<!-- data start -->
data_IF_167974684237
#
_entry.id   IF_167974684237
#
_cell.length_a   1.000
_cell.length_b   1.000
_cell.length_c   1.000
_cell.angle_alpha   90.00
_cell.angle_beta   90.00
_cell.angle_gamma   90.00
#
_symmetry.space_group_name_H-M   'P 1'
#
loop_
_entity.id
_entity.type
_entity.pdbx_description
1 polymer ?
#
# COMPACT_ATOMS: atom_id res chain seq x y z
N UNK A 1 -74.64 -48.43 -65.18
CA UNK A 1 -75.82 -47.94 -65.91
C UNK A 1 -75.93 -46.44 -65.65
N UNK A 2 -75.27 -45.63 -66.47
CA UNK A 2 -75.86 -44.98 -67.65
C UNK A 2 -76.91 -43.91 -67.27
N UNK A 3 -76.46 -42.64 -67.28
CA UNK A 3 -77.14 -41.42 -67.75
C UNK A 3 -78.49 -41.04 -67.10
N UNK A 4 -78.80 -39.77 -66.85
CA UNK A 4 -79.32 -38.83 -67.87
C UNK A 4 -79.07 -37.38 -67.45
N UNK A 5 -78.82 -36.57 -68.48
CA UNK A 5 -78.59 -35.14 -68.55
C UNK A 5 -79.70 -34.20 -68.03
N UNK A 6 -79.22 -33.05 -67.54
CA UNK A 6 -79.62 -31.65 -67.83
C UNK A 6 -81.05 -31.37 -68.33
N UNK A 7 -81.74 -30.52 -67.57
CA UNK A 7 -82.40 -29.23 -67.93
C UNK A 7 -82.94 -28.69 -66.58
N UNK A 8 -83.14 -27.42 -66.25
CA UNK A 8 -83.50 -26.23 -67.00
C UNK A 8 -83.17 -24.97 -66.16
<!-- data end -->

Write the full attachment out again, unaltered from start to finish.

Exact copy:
data_IF_167974684237
#
_entry.id   IF_167974684237
#
_cell.length_a   1.000
_cell.length_b   1.000
_cell.length_c   1.000
_cell.angle_alpha   90.00
_cell.angle_beta   90.00
_cell.angle_gamma   90.00
#
_symmetry.space_group_name_H-M   'P 1'
#
loop_
_entity.id
_entity.type
_entity.pdbx_description
1 polymer ?
#
# COMPACT_ATOMS: atom_id res chain seq x y z
N UNK A 1 -74.64 -48.43 -65.18
CA UNK A 1 -75.82 -47.94 -65.91
C UNK A 1 -75.93 -46.44 -65.65
N UNK A 2 -75.27 -45.63 -66.47
CA UNK A 2 -75.86 -44.98 -67.65
C UNK A 2 -76.91 -43.91 -67.27
N UNK A 3 -76.46 -42.64 -67.28
CA UNK A 3 -77.14 -41.42 -67.75
C UNK A 3 -78.49 -41.04 -67.10
N UNK A 4 -78.80 -39.77 -66.85
CA UNK A 4 -79.32 -38.83 -67.87
C UNK A 4 -79.07 -37.38 -67.45
N UNK A 5 -78.82 -36.57 -68.48
CA UNK A 5 -78.59 -35.14 -68.55
C UNK A 5 -79.70 -34.20 -68.03
N UNK A 6 -79.22 -33.05 -67.54
CA UNK A 6 -79.62 -31.65 -67.83
C UNK A 6 -81.05 -31.37 -68.33
N UNK A 7 -81.74 -30.52 -67.57
CA UNK A 7 -82.40 -29.23 -67.93
C UNK A 7 -82.94 -28.69 -66.58
N UNK A 8 -83.14 -27.42 -66.25
CA UNK A 8 -83.50 -26.23 -67.00
C UNK A 8 -83.17 -24.97 -66.16